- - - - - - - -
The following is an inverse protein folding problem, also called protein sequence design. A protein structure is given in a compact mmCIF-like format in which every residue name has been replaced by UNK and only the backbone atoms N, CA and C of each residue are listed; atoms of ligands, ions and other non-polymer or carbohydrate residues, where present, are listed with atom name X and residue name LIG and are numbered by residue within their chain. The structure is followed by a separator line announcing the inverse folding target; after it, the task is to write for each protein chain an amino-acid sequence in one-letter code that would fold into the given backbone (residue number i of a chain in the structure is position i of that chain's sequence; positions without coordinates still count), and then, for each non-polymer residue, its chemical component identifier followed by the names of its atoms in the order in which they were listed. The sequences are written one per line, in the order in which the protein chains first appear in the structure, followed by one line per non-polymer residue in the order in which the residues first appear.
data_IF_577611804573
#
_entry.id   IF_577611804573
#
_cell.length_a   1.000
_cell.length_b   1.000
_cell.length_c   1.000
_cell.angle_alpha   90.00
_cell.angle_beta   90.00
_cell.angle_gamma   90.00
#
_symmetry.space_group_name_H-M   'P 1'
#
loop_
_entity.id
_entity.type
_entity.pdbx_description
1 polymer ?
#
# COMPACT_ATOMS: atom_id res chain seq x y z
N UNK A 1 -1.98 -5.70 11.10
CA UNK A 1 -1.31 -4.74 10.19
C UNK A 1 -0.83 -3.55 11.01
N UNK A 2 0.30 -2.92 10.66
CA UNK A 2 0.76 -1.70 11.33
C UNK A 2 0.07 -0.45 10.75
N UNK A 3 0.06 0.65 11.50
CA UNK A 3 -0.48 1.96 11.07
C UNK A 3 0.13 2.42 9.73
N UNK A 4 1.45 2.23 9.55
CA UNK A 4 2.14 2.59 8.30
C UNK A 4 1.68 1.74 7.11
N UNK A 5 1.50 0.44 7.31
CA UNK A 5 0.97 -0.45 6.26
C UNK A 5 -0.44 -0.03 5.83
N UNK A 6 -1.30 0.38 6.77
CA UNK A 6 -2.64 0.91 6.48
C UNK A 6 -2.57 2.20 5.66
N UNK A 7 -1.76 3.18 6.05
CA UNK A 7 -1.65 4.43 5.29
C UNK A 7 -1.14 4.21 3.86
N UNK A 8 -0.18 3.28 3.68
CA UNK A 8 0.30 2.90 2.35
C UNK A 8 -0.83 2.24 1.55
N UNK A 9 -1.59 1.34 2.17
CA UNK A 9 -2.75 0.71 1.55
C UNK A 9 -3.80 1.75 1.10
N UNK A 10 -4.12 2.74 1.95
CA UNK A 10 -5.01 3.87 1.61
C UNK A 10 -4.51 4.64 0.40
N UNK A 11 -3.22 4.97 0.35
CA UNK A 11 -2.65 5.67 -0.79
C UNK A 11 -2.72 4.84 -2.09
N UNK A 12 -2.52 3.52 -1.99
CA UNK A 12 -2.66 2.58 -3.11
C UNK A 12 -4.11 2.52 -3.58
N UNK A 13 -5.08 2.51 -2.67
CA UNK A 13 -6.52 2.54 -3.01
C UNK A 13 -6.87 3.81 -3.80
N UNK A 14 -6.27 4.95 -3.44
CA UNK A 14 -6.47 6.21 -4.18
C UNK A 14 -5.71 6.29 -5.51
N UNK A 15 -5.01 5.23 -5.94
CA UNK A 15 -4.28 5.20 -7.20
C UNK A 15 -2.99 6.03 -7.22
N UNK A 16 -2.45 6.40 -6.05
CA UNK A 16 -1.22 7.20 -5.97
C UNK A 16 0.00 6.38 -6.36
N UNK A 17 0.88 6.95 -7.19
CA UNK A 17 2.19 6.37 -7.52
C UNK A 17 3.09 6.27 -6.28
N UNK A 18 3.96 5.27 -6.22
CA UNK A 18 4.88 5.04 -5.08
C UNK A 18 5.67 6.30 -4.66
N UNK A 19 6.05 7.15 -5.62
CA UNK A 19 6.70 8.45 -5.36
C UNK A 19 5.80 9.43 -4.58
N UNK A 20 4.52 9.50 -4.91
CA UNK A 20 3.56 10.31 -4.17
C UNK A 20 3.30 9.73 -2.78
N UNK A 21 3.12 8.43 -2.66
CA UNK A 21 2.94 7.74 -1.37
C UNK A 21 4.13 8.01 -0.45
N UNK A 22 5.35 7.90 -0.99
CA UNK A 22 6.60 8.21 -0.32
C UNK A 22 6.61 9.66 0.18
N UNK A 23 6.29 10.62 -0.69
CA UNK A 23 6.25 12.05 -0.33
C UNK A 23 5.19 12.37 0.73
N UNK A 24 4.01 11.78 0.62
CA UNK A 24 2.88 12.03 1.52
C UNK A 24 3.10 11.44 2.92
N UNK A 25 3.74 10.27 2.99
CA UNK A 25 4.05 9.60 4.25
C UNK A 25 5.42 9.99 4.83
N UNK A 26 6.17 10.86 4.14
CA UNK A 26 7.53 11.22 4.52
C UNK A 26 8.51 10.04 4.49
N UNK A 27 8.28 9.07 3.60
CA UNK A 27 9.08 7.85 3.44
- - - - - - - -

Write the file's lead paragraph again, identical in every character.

The following is an inverse protein folding problem, also called protein sequence design. A protein structure is given in a compact mmCIF-like format in which every residue name has been replaced by UNK and only the backbone atoms N, CA and C of each residue are listed; atoms of ligands, ions and other non-polymer or carbohydrate residues, where present, are listed with atom name X and residue name LIG and are numbered by residue within their chain. The structure is followed by a separator line announcing the inverse folding target; after it, the task is to write for each protein chain an amino-acid sequence in one-letter code that would fold into the given backbone (residue number i of a chain in the structure is position i of that chain's sequence; positions without coordinates still count), and then, for each non-polymer residue, its chemical component identifier followed by the names of its atoms in the order in which they were listed. The sequences are written one per line, in the order in which the protein chains first appear in the structure, followed by one line per non-polymer residue in the order in which the residues first appear.